Part of being an elite athlete is tuning out the noise when others say you can’t win and pushing through to victory anyway.
For most greats, that statement means pulling off a stunning comeback in the late stages of a game. But for Caster Semenya, that means just showing up and competing.
At the beginning of September, the out lesbian runner lost an appeal before the Swiss Federal Supreme Court to be allowed to run her signature 800m race without being forced to take testosterone-reducing drugs.
When the verdict was announced, it was assumed that this was Semenya’s last effort to be allowed to enter such a competition. According to World Athletics, the sport’s ruling body, women with naturally high levels of testosterone are banned from any race longer than 400 meters unless they agree to take such medication.
However, according to a report from international sports blog Inside the Games, Semenya’s lawyer Gregory Nott has announced they are considering challenging the ruling before the European Court of Human Rights.
The ECHR is a judicial organization dedicated to ruling on civil and human rights-related cases and is overseen by the Council of Europe. In order for the court to hear such a case, a person or organization must first submit a complaint.
That is currently what Semenya’s legal team is mulling over at the moment. As Inside the Games’s Liam Morgan reported, they are currently at the paperwork stage of the process with Nott predicting that this step will take “a few more months.”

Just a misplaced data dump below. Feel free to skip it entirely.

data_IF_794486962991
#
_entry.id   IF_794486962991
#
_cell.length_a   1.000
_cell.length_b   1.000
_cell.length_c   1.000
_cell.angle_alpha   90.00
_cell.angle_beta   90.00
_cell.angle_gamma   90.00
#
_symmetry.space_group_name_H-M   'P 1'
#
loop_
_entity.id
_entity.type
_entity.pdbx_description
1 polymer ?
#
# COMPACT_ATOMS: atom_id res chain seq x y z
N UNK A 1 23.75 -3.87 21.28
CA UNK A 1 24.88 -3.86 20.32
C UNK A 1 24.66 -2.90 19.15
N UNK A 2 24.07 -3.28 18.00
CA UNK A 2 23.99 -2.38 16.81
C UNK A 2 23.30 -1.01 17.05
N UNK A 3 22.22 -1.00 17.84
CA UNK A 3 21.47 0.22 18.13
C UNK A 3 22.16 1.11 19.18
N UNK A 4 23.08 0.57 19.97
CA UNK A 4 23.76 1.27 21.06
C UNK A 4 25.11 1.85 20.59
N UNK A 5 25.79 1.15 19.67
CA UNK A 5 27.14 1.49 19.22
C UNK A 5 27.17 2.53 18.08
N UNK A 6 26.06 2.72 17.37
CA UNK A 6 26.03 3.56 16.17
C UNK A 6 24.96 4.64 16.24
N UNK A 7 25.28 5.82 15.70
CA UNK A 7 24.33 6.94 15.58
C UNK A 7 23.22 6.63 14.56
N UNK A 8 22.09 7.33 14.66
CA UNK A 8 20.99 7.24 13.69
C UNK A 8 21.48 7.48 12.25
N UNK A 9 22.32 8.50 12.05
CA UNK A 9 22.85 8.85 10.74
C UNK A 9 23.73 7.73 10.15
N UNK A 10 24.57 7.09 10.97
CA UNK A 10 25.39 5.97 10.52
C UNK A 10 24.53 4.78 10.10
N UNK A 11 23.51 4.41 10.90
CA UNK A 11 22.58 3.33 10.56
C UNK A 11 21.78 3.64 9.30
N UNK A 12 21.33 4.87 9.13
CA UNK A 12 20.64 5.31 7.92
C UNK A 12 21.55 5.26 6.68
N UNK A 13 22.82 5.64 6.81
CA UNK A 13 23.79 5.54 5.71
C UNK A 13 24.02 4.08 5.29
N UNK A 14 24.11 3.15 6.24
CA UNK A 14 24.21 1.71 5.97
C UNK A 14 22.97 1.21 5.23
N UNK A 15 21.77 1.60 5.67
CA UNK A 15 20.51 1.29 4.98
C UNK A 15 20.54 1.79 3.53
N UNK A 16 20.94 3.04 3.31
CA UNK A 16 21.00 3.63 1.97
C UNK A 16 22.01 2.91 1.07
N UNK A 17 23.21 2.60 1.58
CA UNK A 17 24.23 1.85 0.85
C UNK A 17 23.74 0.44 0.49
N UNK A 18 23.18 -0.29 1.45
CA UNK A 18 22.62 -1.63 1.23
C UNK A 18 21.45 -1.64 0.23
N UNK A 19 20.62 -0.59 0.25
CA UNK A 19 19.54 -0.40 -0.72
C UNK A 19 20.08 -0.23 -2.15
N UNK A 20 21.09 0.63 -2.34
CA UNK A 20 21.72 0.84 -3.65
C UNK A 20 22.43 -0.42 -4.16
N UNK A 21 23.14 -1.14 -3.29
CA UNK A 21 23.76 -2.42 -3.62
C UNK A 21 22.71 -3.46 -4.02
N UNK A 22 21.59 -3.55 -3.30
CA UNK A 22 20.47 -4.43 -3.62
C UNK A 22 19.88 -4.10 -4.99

Nott further revealed that Semenya was not deterred by the Swiss Supreme Court’s ruling, declaring that “She took it strongly and very well. She is also up for further fighting.” Semenya’s battle was also recently bolstered by the formation of a new coalition of former athletes, scientists, and doctors supporting her cause called #LetHerRun.
For their part, World Athletics issued a statement reading, “For many years, World Athletics has fought for and defended equal rights and opportunities for all women and girls in our sport today and in the future.”
That’s an interesting claim to make. It’s kind of hard to say you’re defending equal rights and opportunities for all women when you’re literally trying to force one of them to take drugs in order to race.
Despite that massive and obvious contradiction, the courts have seen things World Athletics’ way so far. But as the ECHR might soon find out, Caster Semenya didn’t become an Olympic gold medalist by giving up easily.